In table 1, it is observed that a moderate and positive significant relationship exists between teachers variables (TA and SGB, TQ and SGB), and students grade in biology with TA versus SGB = 0.536 and TQ versus SGB = 0.579. Students attitude also depicted that significant relationship exists between it and students grades in biology. However, teachers workload and teachers experience exhibited low significant relationship with students grades in biology (TW versus SGB = 0.420 and teachers experience versus SGB = 0.407) at 0.05 level of significance.
Table 2: Summary of Regression Analysis of the Predictor Variables on the criterion variables (SGB)
Multiple R0.792Source of varianceSSDfMsFcFtabR20.625Regression188.216547.054
152.14
2.23Adjusted R2 0.623Residual111.9563540.309Standard Error0.55612Total300.172359 Table 2 shows that there is linear positive relationship between the predictor variables (teachers workload, teachers attitude, students attitude, teachers experience, teachers qualifications) and the criterion variable (SGB) achievement in biology among the senior secondary school students. The table indicates that the multiple R was 0.792 which implies that there is high positive relationship among the predictor variables and the criterion variable. As much as 62.5% (as indicated by R square of 0.625) of the variation observed in the achievement in biology among secondary school students was explained by the combination of the predictor variables while the standard error of 0.55612 indicates that on the average the predicted achievement in biology will deviate form true value by 0.55612 limits of that measure. The analysis of variance for the multiple regression data yielded an Fratio of 152.14 which was significant at P < 0.05. This implies that the combination of the five predictor variables (TW, TA, SA, TE and TQ) have significant influence on achievement in biology among secondary school students.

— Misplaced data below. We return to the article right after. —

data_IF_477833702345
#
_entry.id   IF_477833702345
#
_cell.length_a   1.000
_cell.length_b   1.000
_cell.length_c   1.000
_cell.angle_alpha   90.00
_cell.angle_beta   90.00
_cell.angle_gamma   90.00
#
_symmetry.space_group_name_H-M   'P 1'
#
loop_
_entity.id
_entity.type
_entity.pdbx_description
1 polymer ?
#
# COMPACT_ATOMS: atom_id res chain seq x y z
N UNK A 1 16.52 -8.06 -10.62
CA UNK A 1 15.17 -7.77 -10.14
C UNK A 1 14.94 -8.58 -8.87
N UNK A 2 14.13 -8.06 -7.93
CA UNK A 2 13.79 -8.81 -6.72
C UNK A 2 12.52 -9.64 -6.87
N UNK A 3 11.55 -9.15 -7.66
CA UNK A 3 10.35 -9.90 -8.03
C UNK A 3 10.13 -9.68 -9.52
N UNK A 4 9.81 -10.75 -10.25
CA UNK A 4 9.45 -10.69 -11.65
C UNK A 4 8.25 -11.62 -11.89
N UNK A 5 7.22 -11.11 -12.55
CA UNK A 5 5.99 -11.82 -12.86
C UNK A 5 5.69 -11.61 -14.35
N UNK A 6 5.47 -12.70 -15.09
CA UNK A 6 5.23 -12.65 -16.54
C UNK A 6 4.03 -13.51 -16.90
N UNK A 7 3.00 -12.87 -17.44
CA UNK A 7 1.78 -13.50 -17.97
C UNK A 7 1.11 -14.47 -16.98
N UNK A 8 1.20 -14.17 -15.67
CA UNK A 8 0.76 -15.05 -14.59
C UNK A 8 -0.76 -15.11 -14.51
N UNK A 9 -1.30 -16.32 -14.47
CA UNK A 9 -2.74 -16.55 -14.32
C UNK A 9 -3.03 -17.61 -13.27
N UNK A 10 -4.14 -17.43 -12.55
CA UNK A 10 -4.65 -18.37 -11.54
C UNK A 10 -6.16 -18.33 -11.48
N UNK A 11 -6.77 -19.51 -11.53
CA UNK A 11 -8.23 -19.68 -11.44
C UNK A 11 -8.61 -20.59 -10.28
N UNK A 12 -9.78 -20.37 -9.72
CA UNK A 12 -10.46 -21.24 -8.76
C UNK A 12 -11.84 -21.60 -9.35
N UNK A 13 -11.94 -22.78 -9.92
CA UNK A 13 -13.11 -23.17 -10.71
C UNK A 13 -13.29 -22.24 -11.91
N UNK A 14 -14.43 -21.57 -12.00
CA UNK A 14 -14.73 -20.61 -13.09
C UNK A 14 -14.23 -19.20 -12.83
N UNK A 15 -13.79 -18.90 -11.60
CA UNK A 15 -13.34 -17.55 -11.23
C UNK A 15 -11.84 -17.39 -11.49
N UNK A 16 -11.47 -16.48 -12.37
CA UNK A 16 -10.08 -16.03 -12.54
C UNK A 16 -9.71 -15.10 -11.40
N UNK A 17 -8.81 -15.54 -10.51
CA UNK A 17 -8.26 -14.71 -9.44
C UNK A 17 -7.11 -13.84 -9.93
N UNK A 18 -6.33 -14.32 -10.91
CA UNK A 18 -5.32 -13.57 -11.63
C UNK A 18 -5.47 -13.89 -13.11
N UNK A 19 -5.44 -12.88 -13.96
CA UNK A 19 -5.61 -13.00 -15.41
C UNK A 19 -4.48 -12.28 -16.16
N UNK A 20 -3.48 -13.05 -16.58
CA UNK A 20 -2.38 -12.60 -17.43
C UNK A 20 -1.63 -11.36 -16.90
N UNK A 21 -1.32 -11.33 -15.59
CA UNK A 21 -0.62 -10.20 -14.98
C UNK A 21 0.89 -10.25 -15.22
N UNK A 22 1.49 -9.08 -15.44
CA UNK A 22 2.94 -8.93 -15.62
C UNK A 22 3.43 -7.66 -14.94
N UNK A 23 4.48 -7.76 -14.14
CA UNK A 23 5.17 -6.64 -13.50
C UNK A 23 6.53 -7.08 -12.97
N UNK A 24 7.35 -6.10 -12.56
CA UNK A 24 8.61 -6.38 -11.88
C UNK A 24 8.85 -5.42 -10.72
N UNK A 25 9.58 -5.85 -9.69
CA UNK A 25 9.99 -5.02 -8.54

Table 3:Test of Significance f Regression Coefficients
BSEBBetatTeachers workload (TW)5.716E.020.0300.0701.830Teachers Attitude (TA)0.1940.0220.3178.346Student Attitude (SA)0.3420.0270.45312.282Teachers Experience (TE)0.1270.0200.2096.015Teachers Qualification (TQ)0.1850.0210.3948.853Constant0.1100.1390.787P< 0.05 critical t = 1.960
From table 3, the regression equation derivable is: achievement in biology (SGB) = 5.716E.02 (TW) + 0.194 (TA) + 0.342 (SA) + 0.127 (TE) + 0.185 (TQ) 0.110. Hence, students attitude indicates the best predictor to achievement in biology. The table also reveals the relative contribution of each of the predictor variables to the prediction as shown in the values of the regression coefficients which ranged from 0.070 (7%) to 0.453 (45.3%) while the standard error ranged from 0.020 to 0.030 and the tvalues ranged from 1.830 to 12.282. The tvalues associated with teachers attitude, students attitude, teachers experience and teachers qualification were significant at 0.05 alpha level.
Discussion